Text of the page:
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An explosion of on-demand apps gives a modern twist to some old traditions and even delivers us some new ones we didn’t know we needed.
October 29 was a typical workday for thousands of people in the US, except for one thing: a fuzzy kitten showed up on their desks.
They had 15 minutes to cuddle and snuggle with the purring furballs, thanks to a service offered by ride-sharing company Uber on National Cat Day.
“It’s been a little over a week after #UberKITTENS and we are still recovering from the cuteness overload,” Uber wrote in a blog post earlier this month after getting 30,000 requests for the kitten visits this year, the second time it offered the delivery service. “Everyone went catnip crazy and together we almost broke the Internet.”
Welcome to the world of on-demand services, where everything from haircuts to snowplows to ice cream on a hot day and even beer and marijuana are a just a smartphone away. On-demand mobile apps are even reviving some traditions, like physicians’ house calls, which faded into obscurity in the 1960s. Some companies offer services that defy categorization, like same-day weddings, skywriting and mariachi fiestas.
This delivery app boom marks the beginning of a shift in how busy people navigate today’s modern world and feed into what Uber CEO Travis Kalanick has called the “give me what I want and give it to me now” attitude.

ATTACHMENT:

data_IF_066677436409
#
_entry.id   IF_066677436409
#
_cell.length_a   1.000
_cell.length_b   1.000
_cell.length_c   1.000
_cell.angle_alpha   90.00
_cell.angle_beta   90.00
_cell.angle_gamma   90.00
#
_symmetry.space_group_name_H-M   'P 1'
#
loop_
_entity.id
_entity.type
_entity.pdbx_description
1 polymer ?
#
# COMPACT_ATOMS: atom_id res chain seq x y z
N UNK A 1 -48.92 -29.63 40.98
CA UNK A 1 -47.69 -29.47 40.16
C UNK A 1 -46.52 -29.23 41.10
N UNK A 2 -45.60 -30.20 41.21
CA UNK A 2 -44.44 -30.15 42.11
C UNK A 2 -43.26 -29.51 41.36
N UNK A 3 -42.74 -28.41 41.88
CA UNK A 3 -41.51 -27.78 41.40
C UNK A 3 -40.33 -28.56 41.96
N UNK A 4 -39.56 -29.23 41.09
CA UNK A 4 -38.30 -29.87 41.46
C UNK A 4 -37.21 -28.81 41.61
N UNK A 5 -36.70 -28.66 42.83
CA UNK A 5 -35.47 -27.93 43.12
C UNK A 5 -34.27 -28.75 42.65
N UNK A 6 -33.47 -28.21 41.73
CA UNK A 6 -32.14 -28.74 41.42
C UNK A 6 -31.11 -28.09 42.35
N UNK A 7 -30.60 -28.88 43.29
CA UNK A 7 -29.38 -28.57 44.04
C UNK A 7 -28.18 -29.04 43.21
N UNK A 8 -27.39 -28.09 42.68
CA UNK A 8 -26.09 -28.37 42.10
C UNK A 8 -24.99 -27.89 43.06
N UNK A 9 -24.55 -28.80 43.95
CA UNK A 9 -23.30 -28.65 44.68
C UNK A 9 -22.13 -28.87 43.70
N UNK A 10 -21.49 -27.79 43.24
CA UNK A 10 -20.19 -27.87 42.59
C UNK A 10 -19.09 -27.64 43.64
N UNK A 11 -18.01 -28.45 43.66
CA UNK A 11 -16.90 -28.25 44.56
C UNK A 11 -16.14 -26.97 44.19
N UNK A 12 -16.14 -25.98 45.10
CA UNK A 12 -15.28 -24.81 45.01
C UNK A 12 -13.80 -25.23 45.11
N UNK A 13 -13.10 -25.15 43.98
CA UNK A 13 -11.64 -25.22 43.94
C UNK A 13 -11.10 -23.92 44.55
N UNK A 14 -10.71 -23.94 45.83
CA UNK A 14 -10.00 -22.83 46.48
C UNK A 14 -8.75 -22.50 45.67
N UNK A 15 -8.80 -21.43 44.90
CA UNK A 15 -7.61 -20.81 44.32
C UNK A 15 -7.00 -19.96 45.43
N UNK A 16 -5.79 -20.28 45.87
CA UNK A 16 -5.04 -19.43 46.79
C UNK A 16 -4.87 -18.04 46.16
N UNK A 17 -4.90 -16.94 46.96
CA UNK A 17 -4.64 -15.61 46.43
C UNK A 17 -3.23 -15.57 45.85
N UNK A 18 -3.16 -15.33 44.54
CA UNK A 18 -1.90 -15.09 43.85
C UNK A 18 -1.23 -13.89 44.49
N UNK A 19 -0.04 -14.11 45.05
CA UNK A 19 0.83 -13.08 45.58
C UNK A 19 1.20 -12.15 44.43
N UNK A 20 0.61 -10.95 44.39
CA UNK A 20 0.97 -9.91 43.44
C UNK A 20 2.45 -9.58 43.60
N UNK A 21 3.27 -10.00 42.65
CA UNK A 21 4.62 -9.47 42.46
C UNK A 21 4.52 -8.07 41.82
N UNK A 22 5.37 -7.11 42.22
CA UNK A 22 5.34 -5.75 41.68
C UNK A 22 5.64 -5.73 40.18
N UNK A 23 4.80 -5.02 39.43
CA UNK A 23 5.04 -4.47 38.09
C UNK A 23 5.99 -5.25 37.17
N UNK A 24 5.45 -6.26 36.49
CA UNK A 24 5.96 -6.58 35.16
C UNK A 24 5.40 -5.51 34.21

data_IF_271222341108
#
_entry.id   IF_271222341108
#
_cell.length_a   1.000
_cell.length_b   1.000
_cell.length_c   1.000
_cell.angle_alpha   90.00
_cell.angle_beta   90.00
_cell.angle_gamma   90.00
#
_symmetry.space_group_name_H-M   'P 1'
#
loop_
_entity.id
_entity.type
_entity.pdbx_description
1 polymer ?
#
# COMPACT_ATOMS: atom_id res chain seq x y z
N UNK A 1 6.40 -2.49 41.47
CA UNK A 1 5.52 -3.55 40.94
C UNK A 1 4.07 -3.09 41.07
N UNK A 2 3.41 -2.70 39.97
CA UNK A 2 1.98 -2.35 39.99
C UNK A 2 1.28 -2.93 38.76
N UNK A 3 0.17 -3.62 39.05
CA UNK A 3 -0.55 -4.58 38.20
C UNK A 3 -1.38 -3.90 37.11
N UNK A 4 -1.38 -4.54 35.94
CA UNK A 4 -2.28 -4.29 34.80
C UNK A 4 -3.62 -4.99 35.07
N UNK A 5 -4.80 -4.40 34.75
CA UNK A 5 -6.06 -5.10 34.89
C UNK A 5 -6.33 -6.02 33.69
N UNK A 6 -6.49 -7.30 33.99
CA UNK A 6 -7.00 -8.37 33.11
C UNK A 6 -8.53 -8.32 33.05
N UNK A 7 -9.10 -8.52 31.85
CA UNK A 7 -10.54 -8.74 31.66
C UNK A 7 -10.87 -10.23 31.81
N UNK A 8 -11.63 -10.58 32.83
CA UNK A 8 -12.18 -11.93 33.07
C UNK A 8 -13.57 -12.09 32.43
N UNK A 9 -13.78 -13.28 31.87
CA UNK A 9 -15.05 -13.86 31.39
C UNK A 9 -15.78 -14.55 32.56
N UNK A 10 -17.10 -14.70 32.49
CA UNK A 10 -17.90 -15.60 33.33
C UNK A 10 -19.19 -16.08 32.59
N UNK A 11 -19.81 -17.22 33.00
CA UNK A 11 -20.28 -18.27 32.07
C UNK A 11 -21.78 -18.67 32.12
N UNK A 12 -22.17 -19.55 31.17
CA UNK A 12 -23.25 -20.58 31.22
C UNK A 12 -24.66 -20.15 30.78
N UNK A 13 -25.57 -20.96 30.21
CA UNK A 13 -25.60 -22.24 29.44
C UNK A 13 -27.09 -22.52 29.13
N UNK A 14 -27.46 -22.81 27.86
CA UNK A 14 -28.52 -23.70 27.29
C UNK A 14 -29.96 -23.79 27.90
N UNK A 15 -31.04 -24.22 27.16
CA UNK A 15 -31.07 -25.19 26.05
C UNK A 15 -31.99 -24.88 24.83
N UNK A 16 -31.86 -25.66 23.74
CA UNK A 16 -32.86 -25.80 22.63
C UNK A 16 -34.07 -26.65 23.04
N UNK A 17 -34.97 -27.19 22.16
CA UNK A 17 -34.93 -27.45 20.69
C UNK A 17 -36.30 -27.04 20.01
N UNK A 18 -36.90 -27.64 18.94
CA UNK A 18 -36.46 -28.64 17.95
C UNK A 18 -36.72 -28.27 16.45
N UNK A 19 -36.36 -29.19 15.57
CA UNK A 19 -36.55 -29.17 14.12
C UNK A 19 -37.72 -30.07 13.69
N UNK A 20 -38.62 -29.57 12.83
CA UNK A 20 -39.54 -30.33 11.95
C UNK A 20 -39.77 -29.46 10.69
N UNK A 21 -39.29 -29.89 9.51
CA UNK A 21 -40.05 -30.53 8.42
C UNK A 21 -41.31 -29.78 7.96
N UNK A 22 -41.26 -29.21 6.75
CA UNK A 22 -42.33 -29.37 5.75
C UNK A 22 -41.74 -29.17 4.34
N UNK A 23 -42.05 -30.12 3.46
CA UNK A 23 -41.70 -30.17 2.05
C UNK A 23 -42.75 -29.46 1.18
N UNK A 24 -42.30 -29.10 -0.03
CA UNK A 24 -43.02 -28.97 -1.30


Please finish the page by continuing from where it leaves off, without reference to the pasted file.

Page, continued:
by Dara Kerr
Here to stay?
On-demand doctors, beer and haircuts come as no surprise to John Morgan, a professor at UC Berkeley’s Haas School of Business who studies online competition. He compares what’s happening with on-demand services to the early days of eBay, which created an online marketplace for odd, interesting and desirable goods (like the Pez dispensers that eBay founder Pierre Omidyar’s wifecollected).
“People had a lot of junk lying around since time immemorial, but there was no real market for it,” Morgan said. “eBay created an outlet where this stuff could be turned into cash and that remains a thriving business model.”
On-demand services and apps are similar, Morgan said.
“Until recently, there was no market where you could turn these things into money,” Morgan said. “Just like novelties and collectibles, there’s no reason to think that demand for handy little programs will disappear any time in the foreseeable future.”
Uber, which itself is an on-demand service that lets people hail rides with their smartphone, has come up with a steady stream of on-demand promotions over the past few years. Besides kittens, it’s delivered Christmas trees, ice cream, barbecue and puppies. There have also been on-demand flu shots, Valentine’s Day roses, mariachi fiestas and even skywriting. Other promos included same-day weddings and helicopters to the Hamptons. No stranger to controversy, Uber even promised to match riders with “sexy girl” drivers in France butnixed that particular promotion after allegations of sexism.